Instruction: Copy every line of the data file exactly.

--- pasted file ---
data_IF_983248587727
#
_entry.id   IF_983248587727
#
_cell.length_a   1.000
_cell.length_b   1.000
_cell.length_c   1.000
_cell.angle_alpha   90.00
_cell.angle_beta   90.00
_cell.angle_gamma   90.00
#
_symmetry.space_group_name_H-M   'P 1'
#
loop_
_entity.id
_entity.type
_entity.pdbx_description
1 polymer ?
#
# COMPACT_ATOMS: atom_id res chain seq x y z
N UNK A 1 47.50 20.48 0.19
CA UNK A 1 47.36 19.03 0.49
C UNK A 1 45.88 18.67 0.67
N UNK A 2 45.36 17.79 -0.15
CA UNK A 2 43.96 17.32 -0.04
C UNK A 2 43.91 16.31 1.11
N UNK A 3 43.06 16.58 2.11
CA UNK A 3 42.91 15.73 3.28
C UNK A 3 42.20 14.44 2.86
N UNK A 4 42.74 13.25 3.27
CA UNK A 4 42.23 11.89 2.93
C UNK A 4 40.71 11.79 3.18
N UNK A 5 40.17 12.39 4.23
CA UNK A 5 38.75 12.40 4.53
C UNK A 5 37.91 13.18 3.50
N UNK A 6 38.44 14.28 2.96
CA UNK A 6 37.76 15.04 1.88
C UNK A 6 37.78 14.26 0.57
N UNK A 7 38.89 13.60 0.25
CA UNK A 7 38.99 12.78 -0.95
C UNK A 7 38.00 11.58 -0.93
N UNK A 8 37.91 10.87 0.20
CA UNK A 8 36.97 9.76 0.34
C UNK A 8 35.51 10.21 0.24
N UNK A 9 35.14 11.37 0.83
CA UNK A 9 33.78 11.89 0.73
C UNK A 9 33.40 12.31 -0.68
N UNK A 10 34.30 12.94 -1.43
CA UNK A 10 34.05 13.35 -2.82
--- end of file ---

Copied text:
data_IF_983248587727
#
_entry.id   IF_983248587727
#
_cell.length_a   1.000
_cell.length_b   1.000
_cell.length_c   1.000
_cell.angle_alpha   90.00
_cell.angle_beta   90.00
_cell.angle_gamma   90.00
#
_symmetry.space_group_name_H-M   'P 1'
#
loop_
_entity.id
_entity.type
_entity.pdbx_description
1 polymer ?
#
# COMPACT_ATOMS: atom_id res chain seq x y z
N UNK A 1 47.50 20.48 0.19
CA UNK A 1 47.36 19.03 0.49
C UNK A 1 45.88 18.67 0.67
N UNK A 2 45.36 17.79 -0.15
CA UNK A 2 43.96 17.32 -0.04
C UNK A 2 43.91 16.31 1.11
N UNK A 3 43.06 16.58 2.11
CA UNK A 3 42.91 15.73 3.28
C UNK A 3 42.20 14.44 2.86
N UNK A 4 42.74 13.25 3.27
CA UNK A 4 42.23 11.89 2.93
C UNK A 4 40.71 11.79 3.18
N UNK A 5 40.17 12.39 4.23
CA UNK A 5 38.75 12.40 4.53
C UNK A 5 37.91 13.18 3.50
N UNK A 6 38.44 14.28 2.96
CA UNK A 6 37.76 15.04 1.88
C UNK A 6 37.78 14.26 0.57
N UNK A 7 38.89 13.60 0.25
CA UNK A 7 38.99 12.78 -0.95
C UNK A 7 38.00 11.58 -0.93
N UNK A 8 37.91 10.87 0.20
CA UNK A 8 36.97 9.76 0.34
C UNK A 8 35.51 10.21 0.24
N UNK A 9 35.14 11.37 0.83
CA UNK A 9 33.78 11.89 0.73
C UNK A 9 33.40 12.31 -0.68
N UNK A 10 34.30 12.94 -1.43
CA UNK A 10 34.05 13.35 -2.82